After the Dec. 20 snowfall, many of the traffic lights were left with snow packed to the lenses, which is an ongoing problem for the Waukesha County Highway Department.
It's also hazardous to motorists, and a few of you took the time to point that out to Muskego Patch.
Gary Evans, head engineer with the highway department, told us that they continue to work with various 'fixes' for the hundreds of such lights throughout the county, but "at this point we're not sure what the state of the art is" to create the perfect solution.
While he admitted the 'face' of the lights is cooler than their incandescent predecessors, he said it's false to thing they don't emit heat.
"LED lights do generate heat, but the science places the heat toward the back of the light, keeping the lens cooler," he said. Crews have experimented with different lenses placed in front of the lights, but he said those don't really help.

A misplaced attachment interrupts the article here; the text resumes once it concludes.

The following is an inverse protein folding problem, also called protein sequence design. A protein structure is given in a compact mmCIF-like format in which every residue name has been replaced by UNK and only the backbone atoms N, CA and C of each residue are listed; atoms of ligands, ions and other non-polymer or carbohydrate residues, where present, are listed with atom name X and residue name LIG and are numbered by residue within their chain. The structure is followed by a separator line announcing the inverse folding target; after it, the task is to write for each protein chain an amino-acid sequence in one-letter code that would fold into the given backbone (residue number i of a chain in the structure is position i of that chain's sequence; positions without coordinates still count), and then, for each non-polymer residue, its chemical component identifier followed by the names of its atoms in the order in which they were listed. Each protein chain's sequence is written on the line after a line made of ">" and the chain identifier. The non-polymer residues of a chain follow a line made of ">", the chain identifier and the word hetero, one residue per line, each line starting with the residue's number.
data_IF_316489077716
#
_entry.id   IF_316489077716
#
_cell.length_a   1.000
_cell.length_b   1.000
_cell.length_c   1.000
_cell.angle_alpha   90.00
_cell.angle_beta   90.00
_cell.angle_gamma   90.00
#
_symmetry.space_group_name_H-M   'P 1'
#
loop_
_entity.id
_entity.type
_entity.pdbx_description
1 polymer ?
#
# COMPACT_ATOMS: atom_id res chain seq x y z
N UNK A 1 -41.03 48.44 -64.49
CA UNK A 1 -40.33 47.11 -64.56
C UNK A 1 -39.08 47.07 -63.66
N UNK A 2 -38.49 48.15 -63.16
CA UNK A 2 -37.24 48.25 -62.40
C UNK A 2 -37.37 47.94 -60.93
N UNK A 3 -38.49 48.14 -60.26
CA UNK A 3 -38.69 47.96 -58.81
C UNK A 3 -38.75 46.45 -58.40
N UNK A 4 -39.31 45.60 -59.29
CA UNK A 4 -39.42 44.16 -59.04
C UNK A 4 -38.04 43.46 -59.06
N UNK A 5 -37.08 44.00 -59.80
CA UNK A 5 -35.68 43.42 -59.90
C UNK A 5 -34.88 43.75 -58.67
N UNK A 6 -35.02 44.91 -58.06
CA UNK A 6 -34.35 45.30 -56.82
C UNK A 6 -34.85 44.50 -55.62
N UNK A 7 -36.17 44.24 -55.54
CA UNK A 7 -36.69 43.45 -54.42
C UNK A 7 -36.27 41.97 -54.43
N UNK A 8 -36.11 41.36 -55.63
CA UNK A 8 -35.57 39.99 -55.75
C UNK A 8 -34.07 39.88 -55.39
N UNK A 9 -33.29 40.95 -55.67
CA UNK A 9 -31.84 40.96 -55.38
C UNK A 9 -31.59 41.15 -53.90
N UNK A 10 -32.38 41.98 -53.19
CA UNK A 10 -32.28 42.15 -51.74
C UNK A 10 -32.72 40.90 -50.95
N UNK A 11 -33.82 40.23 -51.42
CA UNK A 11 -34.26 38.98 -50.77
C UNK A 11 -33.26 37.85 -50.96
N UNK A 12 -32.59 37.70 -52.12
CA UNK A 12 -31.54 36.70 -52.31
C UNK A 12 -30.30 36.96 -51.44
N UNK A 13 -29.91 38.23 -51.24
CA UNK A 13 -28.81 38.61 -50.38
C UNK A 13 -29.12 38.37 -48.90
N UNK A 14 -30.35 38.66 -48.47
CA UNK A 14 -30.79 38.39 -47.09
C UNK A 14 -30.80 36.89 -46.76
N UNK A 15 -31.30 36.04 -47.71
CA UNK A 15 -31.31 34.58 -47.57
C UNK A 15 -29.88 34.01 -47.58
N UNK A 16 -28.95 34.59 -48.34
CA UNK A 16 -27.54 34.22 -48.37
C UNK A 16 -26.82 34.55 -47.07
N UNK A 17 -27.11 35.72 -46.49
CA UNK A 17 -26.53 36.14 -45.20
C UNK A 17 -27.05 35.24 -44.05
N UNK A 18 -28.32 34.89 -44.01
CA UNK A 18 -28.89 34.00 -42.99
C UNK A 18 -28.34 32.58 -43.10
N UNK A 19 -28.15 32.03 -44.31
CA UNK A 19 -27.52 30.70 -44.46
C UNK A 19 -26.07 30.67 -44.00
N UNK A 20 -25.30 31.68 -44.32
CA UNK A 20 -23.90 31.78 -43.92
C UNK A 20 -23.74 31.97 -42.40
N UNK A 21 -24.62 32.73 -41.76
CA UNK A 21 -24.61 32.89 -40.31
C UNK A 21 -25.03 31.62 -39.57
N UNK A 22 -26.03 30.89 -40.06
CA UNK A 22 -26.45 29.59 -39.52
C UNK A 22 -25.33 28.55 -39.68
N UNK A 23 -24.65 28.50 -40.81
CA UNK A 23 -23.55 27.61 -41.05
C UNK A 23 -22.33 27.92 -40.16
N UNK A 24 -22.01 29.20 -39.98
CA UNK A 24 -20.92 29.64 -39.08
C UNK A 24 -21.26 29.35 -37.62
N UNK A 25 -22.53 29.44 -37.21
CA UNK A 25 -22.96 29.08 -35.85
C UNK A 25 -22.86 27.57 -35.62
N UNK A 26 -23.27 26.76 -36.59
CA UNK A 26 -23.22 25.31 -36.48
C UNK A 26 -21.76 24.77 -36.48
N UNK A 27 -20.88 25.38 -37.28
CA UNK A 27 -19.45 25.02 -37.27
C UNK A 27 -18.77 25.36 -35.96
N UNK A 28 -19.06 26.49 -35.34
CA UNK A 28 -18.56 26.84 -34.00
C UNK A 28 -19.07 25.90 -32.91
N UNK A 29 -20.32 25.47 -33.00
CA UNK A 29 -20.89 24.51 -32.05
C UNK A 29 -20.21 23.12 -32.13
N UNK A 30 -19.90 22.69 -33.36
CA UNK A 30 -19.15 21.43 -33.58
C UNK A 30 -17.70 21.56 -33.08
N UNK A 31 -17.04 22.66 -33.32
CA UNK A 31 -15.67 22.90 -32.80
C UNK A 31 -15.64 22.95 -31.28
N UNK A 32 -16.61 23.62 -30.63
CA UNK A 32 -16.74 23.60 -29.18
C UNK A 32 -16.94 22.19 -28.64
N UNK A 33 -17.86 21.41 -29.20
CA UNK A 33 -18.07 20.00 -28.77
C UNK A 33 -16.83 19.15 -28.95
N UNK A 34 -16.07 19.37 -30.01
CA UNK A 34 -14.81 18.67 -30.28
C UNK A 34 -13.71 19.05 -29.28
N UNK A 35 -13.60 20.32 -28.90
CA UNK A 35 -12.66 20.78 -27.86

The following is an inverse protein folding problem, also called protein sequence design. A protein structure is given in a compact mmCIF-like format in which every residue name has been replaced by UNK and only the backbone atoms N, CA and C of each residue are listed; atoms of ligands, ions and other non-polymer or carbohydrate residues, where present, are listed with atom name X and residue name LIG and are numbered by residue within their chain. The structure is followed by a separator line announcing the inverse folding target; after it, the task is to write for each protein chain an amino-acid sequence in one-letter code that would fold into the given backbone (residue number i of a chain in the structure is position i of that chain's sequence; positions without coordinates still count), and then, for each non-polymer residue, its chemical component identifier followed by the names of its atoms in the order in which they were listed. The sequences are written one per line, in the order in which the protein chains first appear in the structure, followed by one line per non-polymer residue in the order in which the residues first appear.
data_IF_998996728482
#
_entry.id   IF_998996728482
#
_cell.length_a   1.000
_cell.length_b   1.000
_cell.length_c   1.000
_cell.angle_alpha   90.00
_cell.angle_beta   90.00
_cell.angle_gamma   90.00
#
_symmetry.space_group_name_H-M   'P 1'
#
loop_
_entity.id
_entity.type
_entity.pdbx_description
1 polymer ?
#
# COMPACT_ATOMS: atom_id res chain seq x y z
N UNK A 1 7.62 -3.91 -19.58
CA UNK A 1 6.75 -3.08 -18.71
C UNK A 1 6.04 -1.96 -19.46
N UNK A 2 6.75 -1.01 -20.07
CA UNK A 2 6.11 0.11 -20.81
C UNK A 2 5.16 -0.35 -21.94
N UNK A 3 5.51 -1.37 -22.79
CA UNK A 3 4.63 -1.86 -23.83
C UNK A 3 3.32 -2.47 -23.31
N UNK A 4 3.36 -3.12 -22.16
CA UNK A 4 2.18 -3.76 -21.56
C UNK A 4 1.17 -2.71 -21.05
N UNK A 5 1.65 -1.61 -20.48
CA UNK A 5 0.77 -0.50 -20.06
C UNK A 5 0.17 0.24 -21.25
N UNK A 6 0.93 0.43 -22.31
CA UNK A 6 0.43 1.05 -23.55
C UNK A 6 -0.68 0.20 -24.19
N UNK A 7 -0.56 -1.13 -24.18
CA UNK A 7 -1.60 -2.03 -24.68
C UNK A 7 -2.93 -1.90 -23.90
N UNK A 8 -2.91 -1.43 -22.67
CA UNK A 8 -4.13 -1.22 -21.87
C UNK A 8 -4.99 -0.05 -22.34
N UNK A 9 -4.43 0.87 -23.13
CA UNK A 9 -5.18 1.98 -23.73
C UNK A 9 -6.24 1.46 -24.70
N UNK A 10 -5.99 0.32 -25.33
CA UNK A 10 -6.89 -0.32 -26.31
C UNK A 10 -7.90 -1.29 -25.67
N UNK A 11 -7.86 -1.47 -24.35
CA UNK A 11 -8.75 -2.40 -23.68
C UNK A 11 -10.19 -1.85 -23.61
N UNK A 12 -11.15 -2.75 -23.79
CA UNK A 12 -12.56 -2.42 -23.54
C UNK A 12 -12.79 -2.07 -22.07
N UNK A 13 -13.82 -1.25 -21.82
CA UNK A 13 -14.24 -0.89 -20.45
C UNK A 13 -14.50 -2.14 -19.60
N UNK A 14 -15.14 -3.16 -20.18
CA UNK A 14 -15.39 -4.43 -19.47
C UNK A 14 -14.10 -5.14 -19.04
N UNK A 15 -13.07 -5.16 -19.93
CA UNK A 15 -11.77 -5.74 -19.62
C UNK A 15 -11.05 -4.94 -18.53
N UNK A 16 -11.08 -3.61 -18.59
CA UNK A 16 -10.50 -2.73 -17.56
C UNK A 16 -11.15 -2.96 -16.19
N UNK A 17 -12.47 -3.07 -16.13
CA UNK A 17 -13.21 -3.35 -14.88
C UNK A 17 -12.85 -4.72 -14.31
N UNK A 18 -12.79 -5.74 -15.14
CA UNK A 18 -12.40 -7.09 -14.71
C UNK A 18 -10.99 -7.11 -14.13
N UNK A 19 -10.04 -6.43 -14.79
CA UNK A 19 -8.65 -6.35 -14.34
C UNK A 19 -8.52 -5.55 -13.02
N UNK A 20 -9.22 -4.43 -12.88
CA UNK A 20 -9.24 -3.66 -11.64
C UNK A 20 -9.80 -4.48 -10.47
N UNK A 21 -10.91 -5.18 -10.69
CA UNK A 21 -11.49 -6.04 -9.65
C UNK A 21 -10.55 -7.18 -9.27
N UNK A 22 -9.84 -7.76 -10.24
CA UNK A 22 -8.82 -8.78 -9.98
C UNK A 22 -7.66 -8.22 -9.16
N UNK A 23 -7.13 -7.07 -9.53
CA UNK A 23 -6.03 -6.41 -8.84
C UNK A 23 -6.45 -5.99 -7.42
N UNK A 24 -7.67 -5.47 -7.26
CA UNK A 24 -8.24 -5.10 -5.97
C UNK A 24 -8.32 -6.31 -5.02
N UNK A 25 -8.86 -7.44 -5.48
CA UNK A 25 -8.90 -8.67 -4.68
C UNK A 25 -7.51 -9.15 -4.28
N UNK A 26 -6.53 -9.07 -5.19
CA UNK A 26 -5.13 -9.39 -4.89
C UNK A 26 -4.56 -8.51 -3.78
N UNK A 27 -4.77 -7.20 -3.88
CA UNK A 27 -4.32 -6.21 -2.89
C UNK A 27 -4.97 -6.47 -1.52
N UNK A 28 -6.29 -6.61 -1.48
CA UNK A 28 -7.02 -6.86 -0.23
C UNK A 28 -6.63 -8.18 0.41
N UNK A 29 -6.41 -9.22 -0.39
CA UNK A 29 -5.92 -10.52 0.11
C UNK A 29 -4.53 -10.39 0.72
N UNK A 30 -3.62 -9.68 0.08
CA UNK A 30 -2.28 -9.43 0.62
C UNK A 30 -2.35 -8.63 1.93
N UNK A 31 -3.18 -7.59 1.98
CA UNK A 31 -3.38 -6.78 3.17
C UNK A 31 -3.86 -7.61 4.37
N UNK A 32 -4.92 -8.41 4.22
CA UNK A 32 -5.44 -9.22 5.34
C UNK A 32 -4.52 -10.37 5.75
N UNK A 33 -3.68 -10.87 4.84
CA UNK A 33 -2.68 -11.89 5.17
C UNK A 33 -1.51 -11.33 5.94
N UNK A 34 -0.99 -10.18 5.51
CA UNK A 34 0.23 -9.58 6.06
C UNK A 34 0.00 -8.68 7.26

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However, Evans said there really needs to be a 'perfect storm' of circumstances to create the problem in the first place.
"With this last storm, the type of snow tends to freeze on contact and was much heavier, but it doesn't happen in every storm. In fact we saw at some intersections, it was only the north-facing lights that had that problem, and people may not realize that snow like that also causes problems with the older incandescents," he explained.
Generally, Evans said the goal is to clear the streets first, then get to the lights as soon as possible. When needed, Muskego Police are enlisted to clear lights, and only if they are not busy on calls.
For now the goal is to monitor the lights as much as they can, which depends on residents as well. Evans said that any concerns over lights that are covered should be directed toward the Highway Operations Division of the County's Department of Public Works, (262) 548-7736. They are also on Twitter @WaukeshaCoDPW.